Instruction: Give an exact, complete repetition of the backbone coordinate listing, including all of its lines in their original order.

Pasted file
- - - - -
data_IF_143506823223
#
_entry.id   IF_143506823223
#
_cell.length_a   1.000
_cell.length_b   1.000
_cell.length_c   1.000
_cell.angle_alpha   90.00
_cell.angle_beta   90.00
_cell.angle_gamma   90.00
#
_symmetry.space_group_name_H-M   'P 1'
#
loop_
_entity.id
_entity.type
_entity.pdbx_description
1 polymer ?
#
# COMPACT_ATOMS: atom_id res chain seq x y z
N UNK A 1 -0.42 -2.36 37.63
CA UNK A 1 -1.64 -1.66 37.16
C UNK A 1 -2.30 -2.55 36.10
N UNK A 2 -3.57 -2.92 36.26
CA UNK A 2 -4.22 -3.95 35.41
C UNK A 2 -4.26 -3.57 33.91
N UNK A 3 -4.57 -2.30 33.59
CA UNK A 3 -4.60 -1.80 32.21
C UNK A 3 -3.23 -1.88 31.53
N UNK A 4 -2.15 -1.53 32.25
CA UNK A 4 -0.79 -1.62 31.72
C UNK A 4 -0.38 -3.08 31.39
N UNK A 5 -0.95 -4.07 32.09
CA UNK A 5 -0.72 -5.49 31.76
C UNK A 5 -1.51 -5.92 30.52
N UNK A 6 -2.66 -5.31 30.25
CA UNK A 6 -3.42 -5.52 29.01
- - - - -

data_IF_143506823223
#
_entry.id   IF_143506823223
#
_cell.length_a   1.000
_cell.length_b   1.000
_cell.length_c   1.000
_cell.angle_alpha   90.00
_cell.angle_beta   90.00
_cell.angle_gamma   90.00
#
_symmetry.space_group_name_H-M   'P 1'
#
loop_
_entity.id
_entity.type
_entity.pdbx_description
1 polymer ?
#
# COMPACT_ATOMS: atom_id res chain seq x y z
N UNK A 1 -0.42 -2.36 37.63
CA UNK A 1 -1.64 -1.66 37.16
C UNK A 1 -2.30 -2.55 36.10
N UNK A 2 -3.57 -2.92 36.26
CA UNK A 2 -4.22 -3.95 35.41
C UNK A 2 -4.26 -3.57 33.91
N UNK A 3 -4.57 -2.30 33.59
CA UNK A 3 -4.60 -1.80 32.21
C UNK A 3 -3.23 -1.88 31.53
N UNK A 4 -2.15 -1.53 32.25
CA UNK A 4 -0.79 -1.62 31.72
C UNK A 4 -0.38 -3.08 31.39
N UNK A 5 -0.95 -4.07 32.09
CA UNK A 5 -0.72 -5.49 31.76
C UNK A 5 -1.51 -5.92 30.52
N UNK A 6 -2.66 -5.31 30.25
CA UNK A 6 -3.42 -5.52 29.01